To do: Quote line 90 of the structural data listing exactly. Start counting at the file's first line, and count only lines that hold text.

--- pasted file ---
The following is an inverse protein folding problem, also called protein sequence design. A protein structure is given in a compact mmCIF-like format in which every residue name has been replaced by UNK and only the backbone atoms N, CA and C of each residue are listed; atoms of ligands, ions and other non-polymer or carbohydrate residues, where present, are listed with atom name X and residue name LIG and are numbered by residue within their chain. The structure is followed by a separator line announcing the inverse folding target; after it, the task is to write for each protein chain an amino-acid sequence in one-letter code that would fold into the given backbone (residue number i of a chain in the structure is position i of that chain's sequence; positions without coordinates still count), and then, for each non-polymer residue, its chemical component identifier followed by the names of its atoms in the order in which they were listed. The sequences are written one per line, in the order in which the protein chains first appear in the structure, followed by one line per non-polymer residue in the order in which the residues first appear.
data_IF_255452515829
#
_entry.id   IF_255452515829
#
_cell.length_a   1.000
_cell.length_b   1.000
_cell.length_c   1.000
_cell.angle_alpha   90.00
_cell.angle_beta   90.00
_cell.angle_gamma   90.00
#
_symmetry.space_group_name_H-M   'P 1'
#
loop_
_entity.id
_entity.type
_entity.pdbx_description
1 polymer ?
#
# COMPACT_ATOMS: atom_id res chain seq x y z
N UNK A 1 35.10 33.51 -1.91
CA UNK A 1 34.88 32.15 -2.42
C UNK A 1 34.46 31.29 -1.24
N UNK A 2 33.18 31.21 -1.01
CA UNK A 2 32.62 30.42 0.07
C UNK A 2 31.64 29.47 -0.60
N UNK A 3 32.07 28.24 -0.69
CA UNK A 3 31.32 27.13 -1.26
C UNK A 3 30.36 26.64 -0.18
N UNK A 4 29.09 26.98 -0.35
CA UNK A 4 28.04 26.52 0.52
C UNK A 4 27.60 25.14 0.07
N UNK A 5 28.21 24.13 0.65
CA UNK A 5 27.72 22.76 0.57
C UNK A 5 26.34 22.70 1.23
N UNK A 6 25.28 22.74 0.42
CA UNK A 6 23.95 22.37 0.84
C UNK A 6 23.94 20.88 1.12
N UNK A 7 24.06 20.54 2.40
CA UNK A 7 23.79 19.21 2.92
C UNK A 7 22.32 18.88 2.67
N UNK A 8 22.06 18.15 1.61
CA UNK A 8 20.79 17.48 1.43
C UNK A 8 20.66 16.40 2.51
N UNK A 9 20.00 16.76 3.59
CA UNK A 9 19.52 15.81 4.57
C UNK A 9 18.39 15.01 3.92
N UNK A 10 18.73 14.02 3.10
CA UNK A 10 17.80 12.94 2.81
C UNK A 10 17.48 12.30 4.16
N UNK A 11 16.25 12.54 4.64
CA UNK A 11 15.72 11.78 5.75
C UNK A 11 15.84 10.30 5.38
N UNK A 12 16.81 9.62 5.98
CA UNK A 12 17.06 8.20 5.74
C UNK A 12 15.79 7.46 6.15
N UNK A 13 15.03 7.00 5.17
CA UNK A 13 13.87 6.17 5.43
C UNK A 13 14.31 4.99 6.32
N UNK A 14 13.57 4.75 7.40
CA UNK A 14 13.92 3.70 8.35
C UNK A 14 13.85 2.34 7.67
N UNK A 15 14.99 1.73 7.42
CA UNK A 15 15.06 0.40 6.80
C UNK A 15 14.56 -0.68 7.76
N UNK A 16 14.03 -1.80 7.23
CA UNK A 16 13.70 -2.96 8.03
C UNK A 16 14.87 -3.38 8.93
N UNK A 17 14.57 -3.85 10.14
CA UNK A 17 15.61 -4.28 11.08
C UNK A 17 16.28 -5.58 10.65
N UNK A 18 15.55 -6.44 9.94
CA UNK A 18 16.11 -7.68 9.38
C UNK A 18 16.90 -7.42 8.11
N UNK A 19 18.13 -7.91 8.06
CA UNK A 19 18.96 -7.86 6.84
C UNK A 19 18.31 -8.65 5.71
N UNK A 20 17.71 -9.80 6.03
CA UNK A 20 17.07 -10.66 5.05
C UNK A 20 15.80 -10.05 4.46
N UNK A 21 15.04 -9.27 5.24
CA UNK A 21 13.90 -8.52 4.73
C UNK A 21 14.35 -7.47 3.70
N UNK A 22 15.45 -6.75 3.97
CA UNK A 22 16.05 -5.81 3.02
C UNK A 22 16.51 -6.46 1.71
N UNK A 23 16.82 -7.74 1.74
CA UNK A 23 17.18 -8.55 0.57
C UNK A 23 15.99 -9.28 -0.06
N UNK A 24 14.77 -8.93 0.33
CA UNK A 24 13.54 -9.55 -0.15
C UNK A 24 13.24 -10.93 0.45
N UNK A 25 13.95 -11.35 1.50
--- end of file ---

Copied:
C UNK A 23 15.99 -9.28 -0.06